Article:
Like most of Goran’s Oaklanders, Daly’s life is deeply rooted in the neighbourhood:
All places not Oakland were not real to [Daly]. He had learned from geography that he belonged somewhere more than anywhere else. And, he knew with age, there were people who did not feel they belonged anywhere at all. Or needed to go somewhere else to feel that the place they had come from was where they really belonged.
When he was away from the streets of Oakland he had only been putting in time till he could return to beloved landmarks of memory… Daly supposed he would never be able to casually pass like a vague shadow over a foreign street and claim kinship to the place, as irrelevant as the breeze… Today, to travel was to seem to express freedom, leisure, an ability to choose locales and friends, landmarks, natural wonders and to don added physical presence in food, love and sex, an identity in mobility. Daly felt no more free, no less, no matter where he was. (122-23)
At a further extreme is Doc Pierce (aka Rest in Peace), an Oakland barfly, who says: “Being out of Pittsburgh for some of us is like being in purgatory. Don’t leave town again, it disorientates you” (149-150).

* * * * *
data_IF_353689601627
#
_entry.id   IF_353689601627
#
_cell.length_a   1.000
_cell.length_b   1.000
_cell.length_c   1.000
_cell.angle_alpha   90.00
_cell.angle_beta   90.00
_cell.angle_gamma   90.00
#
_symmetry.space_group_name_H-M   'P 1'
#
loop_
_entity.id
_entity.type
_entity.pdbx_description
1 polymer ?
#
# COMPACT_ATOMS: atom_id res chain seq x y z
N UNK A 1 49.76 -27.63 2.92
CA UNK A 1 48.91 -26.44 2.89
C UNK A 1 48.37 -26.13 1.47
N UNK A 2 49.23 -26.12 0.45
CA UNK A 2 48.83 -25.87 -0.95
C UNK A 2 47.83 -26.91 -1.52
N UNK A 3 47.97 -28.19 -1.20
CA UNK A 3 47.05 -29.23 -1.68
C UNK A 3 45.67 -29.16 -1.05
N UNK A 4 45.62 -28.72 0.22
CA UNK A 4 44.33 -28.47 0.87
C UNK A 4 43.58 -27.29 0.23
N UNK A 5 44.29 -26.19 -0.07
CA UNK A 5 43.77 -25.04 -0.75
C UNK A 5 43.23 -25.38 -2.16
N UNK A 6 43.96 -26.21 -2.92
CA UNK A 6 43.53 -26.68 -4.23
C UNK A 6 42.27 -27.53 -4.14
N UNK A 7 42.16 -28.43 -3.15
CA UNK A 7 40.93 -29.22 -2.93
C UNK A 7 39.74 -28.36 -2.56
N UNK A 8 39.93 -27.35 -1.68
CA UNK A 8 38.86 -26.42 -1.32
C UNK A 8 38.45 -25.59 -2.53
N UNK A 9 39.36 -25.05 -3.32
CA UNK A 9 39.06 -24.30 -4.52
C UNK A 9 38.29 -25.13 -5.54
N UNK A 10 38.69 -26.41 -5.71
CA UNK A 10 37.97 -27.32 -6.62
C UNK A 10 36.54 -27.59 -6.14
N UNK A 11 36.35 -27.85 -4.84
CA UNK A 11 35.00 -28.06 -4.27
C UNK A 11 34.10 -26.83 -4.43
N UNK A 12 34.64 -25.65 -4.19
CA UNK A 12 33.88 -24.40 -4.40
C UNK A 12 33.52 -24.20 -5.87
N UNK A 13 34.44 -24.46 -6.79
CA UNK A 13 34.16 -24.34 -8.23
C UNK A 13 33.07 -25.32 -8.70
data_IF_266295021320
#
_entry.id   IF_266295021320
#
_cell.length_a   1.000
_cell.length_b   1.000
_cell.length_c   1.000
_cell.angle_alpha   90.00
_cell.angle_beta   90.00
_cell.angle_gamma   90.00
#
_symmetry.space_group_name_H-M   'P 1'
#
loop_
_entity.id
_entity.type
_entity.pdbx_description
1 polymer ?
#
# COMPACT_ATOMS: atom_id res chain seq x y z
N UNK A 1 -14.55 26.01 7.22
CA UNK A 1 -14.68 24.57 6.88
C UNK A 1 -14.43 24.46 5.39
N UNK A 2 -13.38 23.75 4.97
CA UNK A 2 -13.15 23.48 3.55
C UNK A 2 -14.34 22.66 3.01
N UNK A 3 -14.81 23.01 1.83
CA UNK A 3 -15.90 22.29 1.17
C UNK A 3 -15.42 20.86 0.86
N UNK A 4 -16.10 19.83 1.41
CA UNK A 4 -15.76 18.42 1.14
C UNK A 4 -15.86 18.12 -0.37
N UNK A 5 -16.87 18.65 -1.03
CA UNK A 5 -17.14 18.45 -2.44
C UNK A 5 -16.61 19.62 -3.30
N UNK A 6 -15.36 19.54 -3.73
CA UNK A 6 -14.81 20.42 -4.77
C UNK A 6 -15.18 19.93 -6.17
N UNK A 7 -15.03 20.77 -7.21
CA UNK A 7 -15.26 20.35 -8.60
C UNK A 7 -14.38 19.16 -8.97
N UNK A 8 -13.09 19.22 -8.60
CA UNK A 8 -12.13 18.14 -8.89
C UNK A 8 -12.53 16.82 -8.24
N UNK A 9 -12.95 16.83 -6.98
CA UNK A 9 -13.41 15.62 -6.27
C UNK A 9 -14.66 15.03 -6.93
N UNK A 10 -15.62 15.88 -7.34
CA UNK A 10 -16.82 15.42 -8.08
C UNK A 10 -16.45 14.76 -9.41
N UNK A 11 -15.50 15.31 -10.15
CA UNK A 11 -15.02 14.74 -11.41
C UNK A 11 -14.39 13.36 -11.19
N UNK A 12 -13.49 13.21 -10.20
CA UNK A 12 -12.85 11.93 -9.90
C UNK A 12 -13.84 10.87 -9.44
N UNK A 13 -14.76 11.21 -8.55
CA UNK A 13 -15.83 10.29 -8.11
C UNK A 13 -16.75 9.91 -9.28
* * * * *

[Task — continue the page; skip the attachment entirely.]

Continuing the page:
Even with his medical death sentence, Daly continues to look after the less fortunate and the wayward of Oakland. He takes a nightmarishly dysfunctional family to dinner in an act of respect to the deceased patriarch. He allows the dead man’s children to steal his shirts, socks and cufflinks. He lends money to the son in a dubious emergency. These seemingly masochistic acts are actually therapeutic for Daly: “At small price he had liberated the neat, constrained part of himself that yearned to see the helpless know small pleasures, what the rest of the world comes to by birth” (23) He visits his dying Uncle Finnerty, continues his courtship with Jessie (a blind woman), and supports his spinster sister Ruth Marie. He legally represents a drunken and delusional boy who claims to have murdered a man with an axe; it was actually a heart attack. When Robert Kennedy is assassinated, Daly and some friends travel to New York for the funeral. They ditch the long queue outside St Patrick’s Cathedral to go whoring. Unlike his friends, Daly does not sleep with his delegated prostitute but elects to talk with her about heaven and hell. He counsels people threatening suicide, gives money to unfortunates. He is a quiet saint of the streets. Late at night, when the streets are empty, he thinks he is “at his best at such a time when everything closed down, nothing to be said, no one to be rescued. He could not help, he could not, for quiet was in him and not injustice raging to be cured, hurt anyone” (239-40).